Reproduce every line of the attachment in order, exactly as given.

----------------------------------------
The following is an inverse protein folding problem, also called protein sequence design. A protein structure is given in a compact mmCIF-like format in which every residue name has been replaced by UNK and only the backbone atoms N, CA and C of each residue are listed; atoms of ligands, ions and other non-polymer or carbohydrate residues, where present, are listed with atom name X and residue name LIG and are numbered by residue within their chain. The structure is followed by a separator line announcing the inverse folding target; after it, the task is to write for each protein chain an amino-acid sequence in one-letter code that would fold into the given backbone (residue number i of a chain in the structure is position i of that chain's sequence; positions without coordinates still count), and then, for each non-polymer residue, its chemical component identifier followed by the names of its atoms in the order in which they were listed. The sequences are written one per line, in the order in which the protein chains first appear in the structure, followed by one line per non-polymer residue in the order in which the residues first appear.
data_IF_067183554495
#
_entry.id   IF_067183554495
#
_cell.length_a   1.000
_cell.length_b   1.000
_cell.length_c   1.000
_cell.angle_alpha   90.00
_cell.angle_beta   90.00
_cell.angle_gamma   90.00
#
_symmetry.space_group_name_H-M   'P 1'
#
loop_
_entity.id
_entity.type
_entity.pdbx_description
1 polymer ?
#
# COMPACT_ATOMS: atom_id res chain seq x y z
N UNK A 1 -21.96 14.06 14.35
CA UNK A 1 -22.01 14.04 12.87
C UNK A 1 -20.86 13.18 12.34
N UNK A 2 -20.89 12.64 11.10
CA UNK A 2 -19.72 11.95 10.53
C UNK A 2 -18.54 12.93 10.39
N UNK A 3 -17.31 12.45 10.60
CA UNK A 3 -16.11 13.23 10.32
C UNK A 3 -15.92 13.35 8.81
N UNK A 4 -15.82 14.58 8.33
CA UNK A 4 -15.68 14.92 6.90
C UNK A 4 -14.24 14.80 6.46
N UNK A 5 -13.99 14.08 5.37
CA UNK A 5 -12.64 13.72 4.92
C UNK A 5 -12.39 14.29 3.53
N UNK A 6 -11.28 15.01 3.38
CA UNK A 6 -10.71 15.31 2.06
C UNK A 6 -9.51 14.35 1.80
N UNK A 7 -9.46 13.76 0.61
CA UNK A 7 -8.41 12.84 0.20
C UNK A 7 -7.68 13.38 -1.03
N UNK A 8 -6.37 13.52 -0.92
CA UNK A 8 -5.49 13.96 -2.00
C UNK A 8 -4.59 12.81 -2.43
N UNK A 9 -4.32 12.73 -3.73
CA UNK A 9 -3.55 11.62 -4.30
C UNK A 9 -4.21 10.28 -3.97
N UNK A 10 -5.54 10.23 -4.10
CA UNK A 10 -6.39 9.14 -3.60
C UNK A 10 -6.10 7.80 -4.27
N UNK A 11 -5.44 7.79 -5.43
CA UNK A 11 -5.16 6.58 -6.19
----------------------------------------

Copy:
The following is an inverse protein folding problem, also called protein sequence design. A protein structure is given in a compact mmCIF-like format in which every residue name has been replaced by UNK and only the backbone atoms N, CA and C of each residue are listed; atoms of ligands, ions and other non-polymer or carbohydrate residues, where present, are listed with atom name X and residue name LIG and are numbered by residue within their chain. The structure is followed by a separator line announcing the inverse folding target; after it, the task is to write for each protein chain an amino-acid sequence in one-letter code that would fold into the given backbone (residue number i of a chain in the structure is position i of that chain's sequence; positions without coordinates still count), and then, for each non-polymer residue, its chemical component identifier followed by the names of its atoms in the order in which they were listed. The sequences are written one per line, in the order in which the protein chains first appear in the structure, followed by one line per non-polymer residue in the order in which the residues first appear.
data_IF_067183554495
#
_entry.id   IF_067183554495
#
_cell.length_a   1.000
_cell.length_b   1.000
_cell.length_c   1.000
_cell.angle_alpha   90.00
_cell.angle_beta   90.00
_cell.angle_gamma   90.00
#
_symmetry.space_group_name_H-M   'P 1'
#
loop_
_entity.id
_entity.type
_entity.pdbx_description
1 polymer ?
#
# COMPACT_ATOMS: atom_id res chain seq x y z
N UNK A 1 -21.96 14.06 14.35
CA UNK A 1 -22.01 14.04 12.87
C UNK A 1 -20.86 13.18 12.34
N UNK A 2 -20.89 12.64 11.10
CA UNK A 2 -19.72 11.95 10.53
C UNK A 2 -18.54 12.93 10.39
N UNK A 3 -17.31 12.45 10.60
CA UNK A 3 -16.11 13.23 10.32
C UNK A 3 -15.92 13.35 8.81
N UNK A 4 -15.82 14.58 8.33
CA UNK A 4 -15.68 14.92 6.90
C UNK A 4 -14.24 14.80 6.46
N UNK A 5 -13.99 14.08 5.37
CA UNK A 5 -12.64 13.72 4.92
C UNK A 5 -12.39 14.29 3.53
N UNK A 6 -11.28 15.01 3.38
CA UNK A 6 -10.71 15.31 2.06
C UNK A 6 -9.51 14.35 1.80
N UNK A 7 -9.46 13.76 0.61
CA UNK A 7 -8.41 12.84 0.20
C UNK A 7 -7.68 13.38 -1.03
N UNK A 8 -6.37 13.52 -0.92
CA UNK A 8 -5.49 13.96 -2.00
C UNK A 8 -4.59 12.81 -2.43
N UNK A 9 -4.32 12.73 -3.73
CA UNK A 9 -3.55 11.62 -4.30
C UNK A 9 -4.21 10.28 -3.97
N UNK A 10 -5.54 10.23 -4.10
CA UNK A 10 -6.39 9.14 -3.60
C UNK A 10 -6.10 7.80 -4.27
N UNK A 11 -5.44 7.79 -5.43
CA UNK A 11 -5.16 6.58 -6.19